Costa is Europe's largest cruise line and one of the eleven cruise line brands owned by Carnival.
Carnival Corporation controls more than fifth of the cruise ship market world wide. Costa is more European in passenger mix, service, multilingualism, atmosphere and orientation than are large cruise lines like Royal Caribbean, Norwegian or Holland America.
We do not regard ourselves as experts on cruising but we have accumulated some conclusions, advice and observations based on our cruise experience which includes a trio of trans-Atlantic crossings. However, unlike too much of what one reads about cruising these days, our views are untainted by financial self-interest.
These points or tips about cruising are not offered in any particular order but will take up at least two columns.
As I have indicated in previous columns about travel on RickardsRead.com a great deal of what appears in Canadian newspaper travel sections is, rather than useful critical comment, thinly disguised advertising and promotional articles written by 'freelance' writers whose trips were 'subsidized' by whatever entity they were writing about. This is true generally of travel articles, often labelled as 'special' to the newspaper but masquerading as third party advice.
When it comes to writing for Canadian newspapers about cruising there is an honourable exception: Wallace Immen, a (Toronto) Globe and Mail journalist who has not only been writing about cruising for years but actually takes cruises himself (90+ cruises). I read his articles on the subject long before we took our first cruise. I recommend any of his well-informed articles about cruise ships and cruising.
The best travel guide to cruising, the most critically useful is The Unofficial Guide to Cruises published by Wiley. The latest edition, the 11th, was published in 2010. Among the numerous websites devoted to cruising, one of the most useful -- because of its ease of use, its comprehensiveness and up-to-dateness -- is vacationstogo.com. It is the site of a large American travel agency specializing in cruises.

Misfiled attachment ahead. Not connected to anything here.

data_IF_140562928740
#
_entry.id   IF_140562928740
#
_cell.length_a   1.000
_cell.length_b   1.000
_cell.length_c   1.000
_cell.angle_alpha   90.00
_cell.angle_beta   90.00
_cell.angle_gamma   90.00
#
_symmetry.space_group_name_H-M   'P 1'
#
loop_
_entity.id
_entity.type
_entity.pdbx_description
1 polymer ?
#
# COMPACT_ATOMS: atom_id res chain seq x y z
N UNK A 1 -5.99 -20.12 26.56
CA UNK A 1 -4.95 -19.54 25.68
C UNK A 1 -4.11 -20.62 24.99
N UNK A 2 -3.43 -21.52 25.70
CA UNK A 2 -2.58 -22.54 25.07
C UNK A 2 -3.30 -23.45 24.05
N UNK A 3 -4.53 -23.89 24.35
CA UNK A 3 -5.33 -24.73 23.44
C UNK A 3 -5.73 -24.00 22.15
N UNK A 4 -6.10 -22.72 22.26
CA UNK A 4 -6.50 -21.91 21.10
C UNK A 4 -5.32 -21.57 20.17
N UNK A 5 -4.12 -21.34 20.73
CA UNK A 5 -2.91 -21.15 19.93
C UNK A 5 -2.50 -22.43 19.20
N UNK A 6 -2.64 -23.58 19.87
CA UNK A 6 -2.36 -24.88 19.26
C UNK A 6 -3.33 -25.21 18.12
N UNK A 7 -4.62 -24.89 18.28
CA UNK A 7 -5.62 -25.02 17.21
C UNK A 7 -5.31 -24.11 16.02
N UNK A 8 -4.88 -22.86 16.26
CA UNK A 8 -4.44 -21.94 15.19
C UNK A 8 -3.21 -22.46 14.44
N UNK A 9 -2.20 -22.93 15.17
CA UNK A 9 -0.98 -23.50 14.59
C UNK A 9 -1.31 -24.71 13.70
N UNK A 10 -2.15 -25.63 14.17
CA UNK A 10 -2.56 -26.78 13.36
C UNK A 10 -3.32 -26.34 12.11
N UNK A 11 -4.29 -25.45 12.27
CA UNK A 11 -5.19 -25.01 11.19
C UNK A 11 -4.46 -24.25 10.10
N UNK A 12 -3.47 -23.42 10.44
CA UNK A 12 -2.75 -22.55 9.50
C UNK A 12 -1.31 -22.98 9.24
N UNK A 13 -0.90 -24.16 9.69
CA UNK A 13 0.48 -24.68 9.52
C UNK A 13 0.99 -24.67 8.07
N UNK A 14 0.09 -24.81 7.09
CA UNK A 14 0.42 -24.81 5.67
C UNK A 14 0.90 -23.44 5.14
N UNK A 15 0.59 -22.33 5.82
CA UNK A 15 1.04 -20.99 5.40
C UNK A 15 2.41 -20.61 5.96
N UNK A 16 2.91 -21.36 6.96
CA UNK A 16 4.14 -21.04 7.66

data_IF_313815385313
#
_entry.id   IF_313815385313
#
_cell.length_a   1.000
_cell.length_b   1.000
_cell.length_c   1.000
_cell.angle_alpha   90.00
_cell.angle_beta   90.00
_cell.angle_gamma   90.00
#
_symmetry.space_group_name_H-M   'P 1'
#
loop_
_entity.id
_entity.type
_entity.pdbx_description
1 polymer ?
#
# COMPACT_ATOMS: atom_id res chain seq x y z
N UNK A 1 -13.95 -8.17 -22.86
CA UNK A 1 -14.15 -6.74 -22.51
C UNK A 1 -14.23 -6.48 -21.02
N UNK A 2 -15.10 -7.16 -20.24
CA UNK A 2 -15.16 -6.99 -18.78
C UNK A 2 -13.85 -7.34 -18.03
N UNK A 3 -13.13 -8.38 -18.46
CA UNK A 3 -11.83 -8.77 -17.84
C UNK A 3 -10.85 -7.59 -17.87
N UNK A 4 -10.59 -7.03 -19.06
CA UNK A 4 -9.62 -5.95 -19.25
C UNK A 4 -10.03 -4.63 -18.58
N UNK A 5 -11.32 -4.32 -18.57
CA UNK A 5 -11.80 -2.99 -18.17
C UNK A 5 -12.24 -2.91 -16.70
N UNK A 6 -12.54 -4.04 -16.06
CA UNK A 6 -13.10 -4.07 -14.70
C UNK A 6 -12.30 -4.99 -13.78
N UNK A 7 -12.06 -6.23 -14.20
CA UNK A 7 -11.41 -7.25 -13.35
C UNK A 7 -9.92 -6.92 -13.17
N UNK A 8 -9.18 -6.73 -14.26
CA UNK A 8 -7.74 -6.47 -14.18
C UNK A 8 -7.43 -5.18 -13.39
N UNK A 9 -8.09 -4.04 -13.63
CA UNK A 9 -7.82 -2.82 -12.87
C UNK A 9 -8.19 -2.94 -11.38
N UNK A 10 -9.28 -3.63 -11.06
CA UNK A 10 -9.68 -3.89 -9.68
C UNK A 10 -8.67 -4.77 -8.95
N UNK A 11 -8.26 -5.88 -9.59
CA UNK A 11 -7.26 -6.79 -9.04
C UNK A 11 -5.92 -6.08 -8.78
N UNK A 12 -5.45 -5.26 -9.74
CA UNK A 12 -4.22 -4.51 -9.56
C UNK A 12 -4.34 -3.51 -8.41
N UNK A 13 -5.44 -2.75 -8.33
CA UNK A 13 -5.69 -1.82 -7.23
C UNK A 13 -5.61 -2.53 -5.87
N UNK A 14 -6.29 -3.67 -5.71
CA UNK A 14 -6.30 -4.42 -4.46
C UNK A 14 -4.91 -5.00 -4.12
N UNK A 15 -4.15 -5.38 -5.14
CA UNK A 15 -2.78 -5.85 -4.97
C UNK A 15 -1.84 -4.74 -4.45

Also, in terms of American newspapers The New York Times' travel articles are, like the newspaper itself, in a class by themselves in terms of reliability.
Although cruising is perhaps the last segment of tourist travel which remains predominantly in the hands of travel agents (who are therefore catered to by the cruise lines) wise prospective travellers will do their homework first whether they decide ultimately to book a cruise directly with the cruise line or through a travel agent or packager (who may or may not have their own agenda favouring a particular cruise line and/or may be less than well informed). If using a travel agency pick one that specializes in cruising.
Learn enough to be able to make an informed decision about what you would like in your cruise (e.g., size of ship, destinations and atmosphere). For example: if you do not want to share your cruise with lots of children, do not book a cruise on a Disney ship. The reality is that cruise lines, specific cruises and cruise itineraries differ as does the profile of the passengers most likely to form the majority of those on a particular ship and/or cruise. As an opinion, "a cruise is a cruise is a cruise", is so much heifer dust.
Travel agents specializing in cruises like to hold out the prospect of a buyer being able to get a better price for a cruise from them rather than dealing directly with the cruise line because they are able to acquire early on prior to a cruise a block of cabins at a particular price. That is often true as far as it goes but it is not necessarily the case that all the cabins in the block a travel agent has acquired for a given cruise at an attractive price are all cabins attractively positioned on the ship.
The best chance of a great bargain from a travel agency specializing in cruising may occur if the agency is stuck with cabins it has paid for but has not yet sold as the cruise's departure date approaches. If you do buy through an agent and have problems with some aspect of your reservation, don't expect the cruise line to sort it out for you. They will likely tell you to contact the travel agent you bought from to deal with it.
Pat and I have made a point of researching for ourselves what cruises are available from various cruise lines, which line has the best deals for what we are interested in, etc., and then we reserve directly with the cruise line. We call the cruise line with the deck plans for the ship we wish to travel on in front of us. These plans are available for download from the cruise line websites. The deck and cabin numbers are indicated. Then we can ask about specific staterooms and their prices.
Decide in advance not only how much extra you are prepared to pay for a preferred deck location but also for the type of cabin ('stateroom'). In ascending order of cost they are: interior cabin; 'oceanview' ( a window or at least a porthole); balcony stateroom, sometimes called 'verandah'; various suite sizes.
Midship cabins are usually a good choice. Avoid a cabin on a deck and in a location that is just above or just below ship facilities that are likely to be noisy (e.g., swimming pools, bars, etc) or ones that have an obstructed view (e.g., by lifeboats) if you are in a balcony or oceanview stateroom. If you are unsure about such negative factors vis-a-vis a particular location, ask specific questions before reserving your cabin.
To BE CONTINUED IN THE NEXT COLUMN
on RickardsRead.com (No.187)
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